Hey there, time traveller!
This article was published 19/12/2018 (759 days ago), so information in it may no longer be current.
After her adult daughter died eight years ago following a life-long battle with a debilitating disease, Arlene Dumka didn’t have the heart to part with her daughter’s most cherished Christmas decoration, a toy carousel adorned with a red-and-white, circus-style canopy and set of brightly-painted horses.
In December 2015, Dumka, a resident at Fred Douglas Place, asked her neighbours Terry and Brian VanOutrive if they’d be interested in incorporating the piece into the elaborate, multi-level Christmas village they erect every year in the downtown block’s second floor amenities room. She invited the married couple to her suite to view the miniature merry-go-round, which they immediately fell in love with. They gave her their word they would grant it a prominent spot in their display going forward.
"During our visit we talked a bit about her daughter’s illness and how she suffered from seizures, which tugged at my heartstrings because my own son Kosty has lived with seizures since he was a little boy," Terry says, pausing to ask her husband to turn the lights of their village on to give a visitor the full effect. "Unfortunately Arlene passed away this past summer. So in her honour we’ve added a small sign next to the carousel, dedicating it to her memory."
The VanOutrives’ exhibit, the 2018 version of which stretches almost four metres in length and is populated by hundreds of pocket-size townsfolk, started off more as a Christmas hamlet than a village. In 1987, Terry was operating a home daycare business on a two-acre property in St. Andrews. For Christmas that year, one of her charges gave her an ornamental Dickensian dwelling as a gift, which she proudly mounted on a table along with a sheet of cotton batten snow for the rest of the children to enjoy.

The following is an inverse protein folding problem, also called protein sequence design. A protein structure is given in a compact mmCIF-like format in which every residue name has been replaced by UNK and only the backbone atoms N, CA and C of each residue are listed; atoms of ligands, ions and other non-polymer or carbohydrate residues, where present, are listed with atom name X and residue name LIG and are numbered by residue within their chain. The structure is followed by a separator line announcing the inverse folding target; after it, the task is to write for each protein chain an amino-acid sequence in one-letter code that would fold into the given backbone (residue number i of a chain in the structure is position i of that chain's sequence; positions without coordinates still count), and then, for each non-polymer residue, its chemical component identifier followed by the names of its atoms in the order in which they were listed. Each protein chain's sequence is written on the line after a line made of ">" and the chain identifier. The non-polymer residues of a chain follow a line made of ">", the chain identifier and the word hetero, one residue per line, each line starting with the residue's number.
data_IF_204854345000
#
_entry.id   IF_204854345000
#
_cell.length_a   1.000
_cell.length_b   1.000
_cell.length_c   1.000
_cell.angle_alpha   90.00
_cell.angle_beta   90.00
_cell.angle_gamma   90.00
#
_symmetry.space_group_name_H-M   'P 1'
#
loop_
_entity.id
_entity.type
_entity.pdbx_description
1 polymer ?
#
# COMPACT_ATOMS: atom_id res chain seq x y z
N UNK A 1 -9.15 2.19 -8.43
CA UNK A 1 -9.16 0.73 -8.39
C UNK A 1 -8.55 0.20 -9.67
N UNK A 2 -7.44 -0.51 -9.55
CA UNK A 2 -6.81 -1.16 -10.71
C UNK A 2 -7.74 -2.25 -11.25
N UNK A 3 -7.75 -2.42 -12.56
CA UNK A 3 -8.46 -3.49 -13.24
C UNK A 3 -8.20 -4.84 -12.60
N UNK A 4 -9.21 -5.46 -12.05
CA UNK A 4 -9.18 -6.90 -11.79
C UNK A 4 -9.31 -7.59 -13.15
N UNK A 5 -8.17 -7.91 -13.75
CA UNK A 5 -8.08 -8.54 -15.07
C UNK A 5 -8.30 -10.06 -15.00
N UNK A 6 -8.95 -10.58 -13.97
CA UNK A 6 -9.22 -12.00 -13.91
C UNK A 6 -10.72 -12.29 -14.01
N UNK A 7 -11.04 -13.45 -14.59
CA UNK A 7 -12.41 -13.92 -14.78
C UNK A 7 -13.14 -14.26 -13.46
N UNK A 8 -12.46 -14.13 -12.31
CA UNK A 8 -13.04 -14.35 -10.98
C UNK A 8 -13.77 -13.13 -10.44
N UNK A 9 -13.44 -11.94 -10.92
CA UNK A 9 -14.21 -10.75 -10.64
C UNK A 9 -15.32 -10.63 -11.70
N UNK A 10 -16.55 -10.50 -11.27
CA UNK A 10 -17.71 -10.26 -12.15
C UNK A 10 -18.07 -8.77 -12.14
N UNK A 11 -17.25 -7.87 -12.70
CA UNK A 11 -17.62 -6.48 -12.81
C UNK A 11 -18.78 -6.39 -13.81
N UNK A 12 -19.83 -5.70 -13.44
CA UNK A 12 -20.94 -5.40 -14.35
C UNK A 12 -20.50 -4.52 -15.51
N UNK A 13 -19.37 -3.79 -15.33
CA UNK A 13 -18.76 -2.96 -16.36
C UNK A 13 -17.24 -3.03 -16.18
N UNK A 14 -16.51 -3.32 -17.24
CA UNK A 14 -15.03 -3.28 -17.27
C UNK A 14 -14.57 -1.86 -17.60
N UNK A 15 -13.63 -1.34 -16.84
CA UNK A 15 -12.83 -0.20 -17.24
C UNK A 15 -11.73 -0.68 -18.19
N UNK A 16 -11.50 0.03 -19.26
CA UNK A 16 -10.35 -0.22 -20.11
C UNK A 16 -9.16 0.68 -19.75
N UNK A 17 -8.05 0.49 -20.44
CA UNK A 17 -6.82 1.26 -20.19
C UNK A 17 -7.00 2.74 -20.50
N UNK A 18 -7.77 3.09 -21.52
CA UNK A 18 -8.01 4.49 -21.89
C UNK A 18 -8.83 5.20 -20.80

"Over time I was given more houses which I added to the many new and used items I’d also begun purchasing," she says, maneuvering a pair of figurines stationed near the entrance of a faux-brick building marked Toy Shoppe. "The daycare children looked forward to the display immensely and were always encouraged to offer suggestions in terms of what should go where. During the Christmas season Santa would visit with presents for all the boys and girls. Afterwards they’d lead him to the village, where they’d happily point out what was different from the last time he came."
When the VanOutrives got word in September 2014 they’d be moving into Fred Douglas Place after spending five years on the waiting list, Terry wasn’t particularly anxious about floorplans or appliance options. No, her primary concern was whether the block’s management team would be amenable to letting her set up the village somewhere in the 55-plus residence, come the holidays.
"Because we’d been waiting so long, I’d pretty much given up hope about getting in here and had actually put the entire village up for sale on Kijiji, thinking we wouldn’t be able to bring it with us, wherever we ended up," she says. "Luckily I didn’t get any nibbles — probably due to the fact I was selling it as one big piece — because when the people from Fred Douglas finally got in touch with us and I was able to ask about the village, they said they’d only be too happy to give us some space on the second floor."